In Verwoord v. Goss, 2014 BCSC 2122, the court commented on when undue influence arises: 208 Undue influence arises in two forms: a) where the disposition was the result of influence wielded for the purpose of bringing about that end, or b) where there is a relationship between a party and the testator (or donee) in which the potential for influence existed... Respecting the former, the burden lies with the party raising the allegation of undue influence on a balance of the probabilities, and requires proof that the testator or donor was "influenced by another person to such a degree that the testator was coerced into doing what that other person wanted, against the will of the testator,"… 209 On the other hand, where an allegation of undue influence is founded on a dominant relationship, and there is evidence establishing that such a relationship existed, the burden shifts to the party in the dominant position with respect to the testator (or donee) to show that this position was not abused in bringing about the transaction... In other words, that party must prove that the relationship with the testator or donor was not abused so as to bring about the disposition in question... 210 This shifted burden effectively amounts to a rebuttable presumption of undue influence... The presumption is properly raised where the disposition is of "sufficient magnitude," and "the potential for domination inheres in the nature of the relationship itself," such as "solicitor and client" and "guardian and ward"... Ultimately, the question is whether the relationship is one which "provides an opportunity for one person to dominate the will of the other"... [citations omitted] [Emphasis Added]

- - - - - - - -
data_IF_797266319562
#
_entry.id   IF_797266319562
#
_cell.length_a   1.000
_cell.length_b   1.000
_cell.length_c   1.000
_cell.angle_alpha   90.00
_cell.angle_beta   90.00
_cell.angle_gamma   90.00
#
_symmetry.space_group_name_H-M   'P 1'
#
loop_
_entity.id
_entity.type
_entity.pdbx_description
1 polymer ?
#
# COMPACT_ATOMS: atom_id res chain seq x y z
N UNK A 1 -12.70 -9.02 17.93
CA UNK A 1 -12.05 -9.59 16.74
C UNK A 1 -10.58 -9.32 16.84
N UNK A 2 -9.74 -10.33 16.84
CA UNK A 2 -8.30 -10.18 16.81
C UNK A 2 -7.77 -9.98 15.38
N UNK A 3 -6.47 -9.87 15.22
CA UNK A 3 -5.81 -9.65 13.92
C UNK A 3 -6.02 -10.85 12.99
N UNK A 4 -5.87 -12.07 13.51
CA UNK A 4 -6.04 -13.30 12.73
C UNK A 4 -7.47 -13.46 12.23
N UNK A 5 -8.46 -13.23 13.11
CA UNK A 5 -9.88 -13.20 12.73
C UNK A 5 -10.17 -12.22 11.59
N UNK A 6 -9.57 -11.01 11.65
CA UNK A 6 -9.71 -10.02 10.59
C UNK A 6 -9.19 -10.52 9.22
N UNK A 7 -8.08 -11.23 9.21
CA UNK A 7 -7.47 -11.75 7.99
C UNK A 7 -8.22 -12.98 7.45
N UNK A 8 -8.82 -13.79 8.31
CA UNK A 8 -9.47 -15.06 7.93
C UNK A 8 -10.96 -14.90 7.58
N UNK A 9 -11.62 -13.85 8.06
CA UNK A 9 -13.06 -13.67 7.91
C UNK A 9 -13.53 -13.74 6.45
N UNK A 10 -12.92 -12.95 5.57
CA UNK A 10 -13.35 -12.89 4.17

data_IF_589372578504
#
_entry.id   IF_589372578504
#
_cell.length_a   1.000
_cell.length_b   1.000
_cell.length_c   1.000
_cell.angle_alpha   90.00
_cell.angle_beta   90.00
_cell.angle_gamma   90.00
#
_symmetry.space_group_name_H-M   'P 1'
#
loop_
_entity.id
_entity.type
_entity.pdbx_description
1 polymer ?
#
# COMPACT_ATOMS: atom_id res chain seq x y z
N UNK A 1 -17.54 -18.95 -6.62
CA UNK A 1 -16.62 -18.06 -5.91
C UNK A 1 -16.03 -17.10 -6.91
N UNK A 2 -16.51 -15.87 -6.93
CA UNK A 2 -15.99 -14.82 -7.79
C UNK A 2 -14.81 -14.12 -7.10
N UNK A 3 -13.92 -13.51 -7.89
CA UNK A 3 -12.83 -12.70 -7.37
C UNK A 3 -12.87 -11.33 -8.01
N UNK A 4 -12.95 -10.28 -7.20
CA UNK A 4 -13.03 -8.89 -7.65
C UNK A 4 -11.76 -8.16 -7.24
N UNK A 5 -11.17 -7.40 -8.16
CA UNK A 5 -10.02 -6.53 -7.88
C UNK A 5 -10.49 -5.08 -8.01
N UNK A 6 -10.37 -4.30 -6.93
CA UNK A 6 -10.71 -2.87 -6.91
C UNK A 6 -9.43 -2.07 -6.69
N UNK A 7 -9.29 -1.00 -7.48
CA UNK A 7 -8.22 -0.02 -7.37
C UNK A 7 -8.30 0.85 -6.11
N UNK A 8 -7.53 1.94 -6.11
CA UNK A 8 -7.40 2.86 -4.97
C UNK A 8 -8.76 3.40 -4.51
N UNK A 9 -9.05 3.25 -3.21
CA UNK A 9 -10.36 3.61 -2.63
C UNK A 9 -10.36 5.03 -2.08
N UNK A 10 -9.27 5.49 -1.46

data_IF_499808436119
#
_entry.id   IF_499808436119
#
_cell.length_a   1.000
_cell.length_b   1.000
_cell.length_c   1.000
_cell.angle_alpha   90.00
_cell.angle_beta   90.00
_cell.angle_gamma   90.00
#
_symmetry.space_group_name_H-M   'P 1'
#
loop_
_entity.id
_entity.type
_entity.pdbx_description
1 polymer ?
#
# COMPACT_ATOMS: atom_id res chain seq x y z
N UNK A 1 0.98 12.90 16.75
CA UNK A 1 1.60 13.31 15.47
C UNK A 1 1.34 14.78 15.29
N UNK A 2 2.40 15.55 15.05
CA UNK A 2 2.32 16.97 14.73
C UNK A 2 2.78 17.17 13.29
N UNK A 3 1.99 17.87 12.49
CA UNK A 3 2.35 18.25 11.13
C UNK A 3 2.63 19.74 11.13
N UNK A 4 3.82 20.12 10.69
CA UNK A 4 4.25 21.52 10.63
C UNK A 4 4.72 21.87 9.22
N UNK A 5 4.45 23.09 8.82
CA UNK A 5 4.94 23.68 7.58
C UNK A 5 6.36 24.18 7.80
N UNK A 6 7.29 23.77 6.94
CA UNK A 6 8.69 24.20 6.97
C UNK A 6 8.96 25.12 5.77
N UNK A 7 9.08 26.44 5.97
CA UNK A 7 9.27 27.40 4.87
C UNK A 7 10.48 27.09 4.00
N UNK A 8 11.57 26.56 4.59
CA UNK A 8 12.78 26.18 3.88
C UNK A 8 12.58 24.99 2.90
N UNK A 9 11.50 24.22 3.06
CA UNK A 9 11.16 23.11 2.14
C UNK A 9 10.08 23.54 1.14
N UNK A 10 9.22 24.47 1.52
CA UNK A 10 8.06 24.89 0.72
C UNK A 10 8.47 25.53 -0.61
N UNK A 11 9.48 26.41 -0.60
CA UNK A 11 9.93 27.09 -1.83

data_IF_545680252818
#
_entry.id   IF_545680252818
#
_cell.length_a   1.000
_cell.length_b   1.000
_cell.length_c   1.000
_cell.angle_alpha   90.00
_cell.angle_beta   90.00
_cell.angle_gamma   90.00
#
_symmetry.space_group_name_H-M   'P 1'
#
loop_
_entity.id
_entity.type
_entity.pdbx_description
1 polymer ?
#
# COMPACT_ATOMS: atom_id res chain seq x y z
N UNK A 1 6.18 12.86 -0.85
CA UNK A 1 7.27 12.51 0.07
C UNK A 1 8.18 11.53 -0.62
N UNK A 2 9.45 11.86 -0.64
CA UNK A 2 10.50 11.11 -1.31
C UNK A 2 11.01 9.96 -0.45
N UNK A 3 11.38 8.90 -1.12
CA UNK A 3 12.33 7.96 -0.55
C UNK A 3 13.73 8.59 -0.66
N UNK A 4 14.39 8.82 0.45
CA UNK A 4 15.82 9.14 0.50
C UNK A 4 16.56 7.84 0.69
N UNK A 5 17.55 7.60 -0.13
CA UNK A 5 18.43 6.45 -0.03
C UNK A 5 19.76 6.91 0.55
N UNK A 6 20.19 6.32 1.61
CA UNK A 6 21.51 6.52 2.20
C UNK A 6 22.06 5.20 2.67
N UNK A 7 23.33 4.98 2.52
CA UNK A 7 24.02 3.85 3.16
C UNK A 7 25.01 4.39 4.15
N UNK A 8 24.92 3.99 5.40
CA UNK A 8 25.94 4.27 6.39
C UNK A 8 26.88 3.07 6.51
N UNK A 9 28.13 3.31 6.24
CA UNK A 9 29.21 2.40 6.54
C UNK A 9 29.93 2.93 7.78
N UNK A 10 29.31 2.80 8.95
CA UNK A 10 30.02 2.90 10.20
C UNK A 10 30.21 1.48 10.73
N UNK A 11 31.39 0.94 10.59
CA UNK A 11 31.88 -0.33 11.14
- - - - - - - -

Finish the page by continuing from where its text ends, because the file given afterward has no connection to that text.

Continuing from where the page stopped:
In Wingrove v. Wingrove (1885), 11 P.D. 81, the court said that undue influence requires “to sum it up in a word - coercion...it is only when the will of the person who becomes a testator becomes coerced into doing that which he or she doesn't desire to do that it is undue influence” (p. 82).
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